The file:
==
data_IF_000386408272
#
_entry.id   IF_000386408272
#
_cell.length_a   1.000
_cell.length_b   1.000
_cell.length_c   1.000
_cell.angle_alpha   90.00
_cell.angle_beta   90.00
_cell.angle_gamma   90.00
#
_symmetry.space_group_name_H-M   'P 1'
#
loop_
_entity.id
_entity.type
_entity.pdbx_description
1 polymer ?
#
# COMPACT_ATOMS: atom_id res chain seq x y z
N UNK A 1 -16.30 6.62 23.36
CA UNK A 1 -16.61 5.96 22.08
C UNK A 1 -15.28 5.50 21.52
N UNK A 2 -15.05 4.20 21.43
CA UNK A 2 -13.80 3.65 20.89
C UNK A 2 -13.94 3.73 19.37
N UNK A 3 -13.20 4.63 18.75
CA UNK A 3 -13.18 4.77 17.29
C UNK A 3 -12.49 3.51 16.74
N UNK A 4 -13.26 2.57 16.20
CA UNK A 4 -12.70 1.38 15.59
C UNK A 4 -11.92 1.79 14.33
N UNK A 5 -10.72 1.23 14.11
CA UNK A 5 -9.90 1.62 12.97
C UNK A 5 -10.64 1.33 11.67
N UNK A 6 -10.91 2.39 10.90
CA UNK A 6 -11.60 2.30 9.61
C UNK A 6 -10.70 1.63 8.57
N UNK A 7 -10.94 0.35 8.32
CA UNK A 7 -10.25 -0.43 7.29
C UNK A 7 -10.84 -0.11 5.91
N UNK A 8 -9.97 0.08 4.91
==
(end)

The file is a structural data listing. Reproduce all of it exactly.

data_IF_000386408272
#
_entry.id   IF_000386408272
#
_cell.length_a   1.000
_cell.length_b   1.000
_cell.length_c   1.000
_cell.angle_alpha   90.00
_cell.angle_beta   90.00
_cell.angle_gamma   90.00
#
_symmetry.space_group_name_H-M   'P 1'
#
loop_
_entity.id
_entity.type
_entity.pdbx_description
1 polymer ?
#
# COMPACT_ATOMS: atom_id res chain seq x y z
N UNK A 1 -16.30 6.62 23.36
CA UNK A 1 -16.61 5.96 22.08
C UNK A 1 -15.28 5.50 21.52
N UNK A 2 -15.05 4.20 21.43
CA UNK A 2 -13.80 3.65 20.89
C UNK A 2 -13.94 3.73 19.37
N UNK A 3 -13.20 4.63 18.75
CA UNK A 3 -13.18 4.77 17.29
C UNK A 3 -12.49 3.51 16.74
N UNK A 4 -13.26 2.57 16.20
CA UNK A 4 -12.70 1.38 15.59
C UNK A 4 -11.92 1.79 14.33
N UNK A 5 -10.72 1.23 14.11
CA UNK A 5 -9.90 1.62 12.97
C UNK A 5 -10.64 1.33 11.67
N UNK A 6 -10.91 2.39 10.90
CA UNK A 6 -11.60 2.30 9.61
C UNK A 6 -10.70 1.63 8.57
N UNK A 7 -10.94 0.35 8.32
CA UNK A 7 -10.25 -0.43 7.29
C UNK A 7 -10.84 -0.11 5.91
N UNK A 8 -9.97 0.08 4.91